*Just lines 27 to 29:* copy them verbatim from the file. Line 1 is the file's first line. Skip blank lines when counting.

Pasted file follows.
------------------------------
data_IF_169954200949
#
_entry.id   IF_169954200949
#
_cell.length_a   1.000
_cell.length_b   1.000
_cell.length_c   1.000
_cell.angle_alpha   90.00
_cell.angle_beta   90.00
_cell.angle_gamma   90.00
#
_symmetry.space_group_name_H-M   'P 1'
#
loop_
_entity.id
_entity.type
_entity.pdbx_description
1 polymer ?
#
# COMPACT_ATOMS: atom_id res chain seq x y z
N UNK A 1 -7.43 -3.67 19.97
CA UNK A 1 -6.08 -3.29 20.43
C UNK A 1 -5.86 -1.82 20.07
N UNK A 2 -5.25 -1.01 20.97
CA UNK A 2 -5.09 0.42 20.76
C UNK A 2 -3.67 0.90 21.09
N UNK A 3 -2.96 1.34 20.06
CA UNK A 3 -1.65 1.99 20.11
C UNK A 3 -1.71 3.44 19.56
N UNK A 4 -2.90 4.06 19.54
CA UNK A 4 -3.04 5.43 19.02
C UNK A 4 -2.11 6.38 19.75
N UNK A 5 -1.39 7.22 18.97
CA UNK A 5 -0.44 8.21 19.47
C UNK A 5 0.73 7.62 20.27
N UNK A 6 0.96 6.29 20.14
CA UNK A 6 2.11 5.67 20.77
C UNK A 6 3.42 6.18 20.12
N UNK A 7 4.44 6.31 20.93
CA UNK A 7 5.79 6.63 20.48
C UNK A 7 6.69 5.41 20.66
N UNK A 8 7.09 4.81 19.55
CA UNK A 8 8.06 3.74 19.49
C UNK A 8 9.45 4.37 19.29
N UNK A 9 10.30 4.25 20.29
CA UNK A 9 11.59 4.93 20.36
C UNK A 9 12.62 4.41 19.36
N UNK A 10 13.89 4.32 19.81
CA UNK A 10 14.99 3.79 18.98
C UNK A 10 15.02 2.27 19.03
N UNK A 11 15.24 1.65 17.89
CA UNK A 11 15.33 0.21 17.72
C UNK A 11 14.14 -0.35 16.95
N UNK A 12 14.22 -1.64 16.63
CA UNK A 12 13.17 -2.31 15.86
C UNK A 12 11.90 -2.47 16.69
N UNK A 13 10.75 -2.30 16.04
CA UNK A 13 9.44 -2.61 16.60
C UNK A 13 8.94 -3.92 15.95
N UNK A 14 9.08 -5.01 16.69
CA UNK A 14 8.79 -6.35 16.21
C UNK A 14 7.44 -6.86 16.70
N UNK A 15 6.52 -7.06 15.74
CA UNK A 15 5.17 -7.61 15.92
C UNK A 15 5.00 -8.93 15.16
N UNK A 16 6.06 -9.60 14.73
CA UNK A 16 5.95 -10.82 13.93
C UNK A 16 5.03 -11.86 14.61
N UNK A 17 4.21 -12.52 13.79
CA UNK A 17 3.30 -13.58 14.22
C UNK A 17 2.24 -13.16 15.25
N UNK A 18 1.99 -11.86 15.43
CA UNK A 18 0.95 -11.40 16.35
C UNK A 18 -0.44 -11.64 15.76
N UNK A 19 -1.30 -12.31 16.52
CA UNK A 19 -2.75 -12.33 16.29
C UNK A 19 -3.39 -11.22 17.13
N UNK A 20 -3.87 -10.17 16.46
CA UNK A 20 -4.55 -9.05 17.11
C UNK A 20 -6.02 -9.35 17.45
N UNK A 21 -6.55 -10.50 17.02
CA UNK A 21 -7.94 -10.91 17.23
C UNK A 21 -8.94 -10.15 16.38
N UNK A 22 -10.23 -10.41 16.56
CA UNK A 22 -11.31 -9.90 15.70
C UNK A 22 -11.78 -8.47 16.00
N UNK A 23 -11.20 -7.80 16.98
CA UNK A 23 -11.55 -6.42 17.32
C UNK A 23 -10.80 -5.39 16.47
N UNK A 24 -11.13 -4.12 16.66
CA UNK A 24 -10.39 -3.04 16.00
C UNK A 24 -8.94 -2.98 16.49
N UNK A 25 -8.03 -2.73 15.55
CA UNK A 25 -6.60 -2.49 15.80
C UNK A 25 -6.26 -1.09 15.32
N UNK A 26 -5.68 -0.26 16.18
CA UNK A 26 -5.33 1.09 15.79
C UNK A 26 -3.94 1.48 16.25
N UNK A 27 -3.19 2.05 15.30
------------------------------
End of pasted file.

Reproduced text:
N UNK A 3 -2.96 1.34 20.06
CA UNK A 3 -1.65 1.99 20.11
C UNK A 3 -1.71 3.44 19.56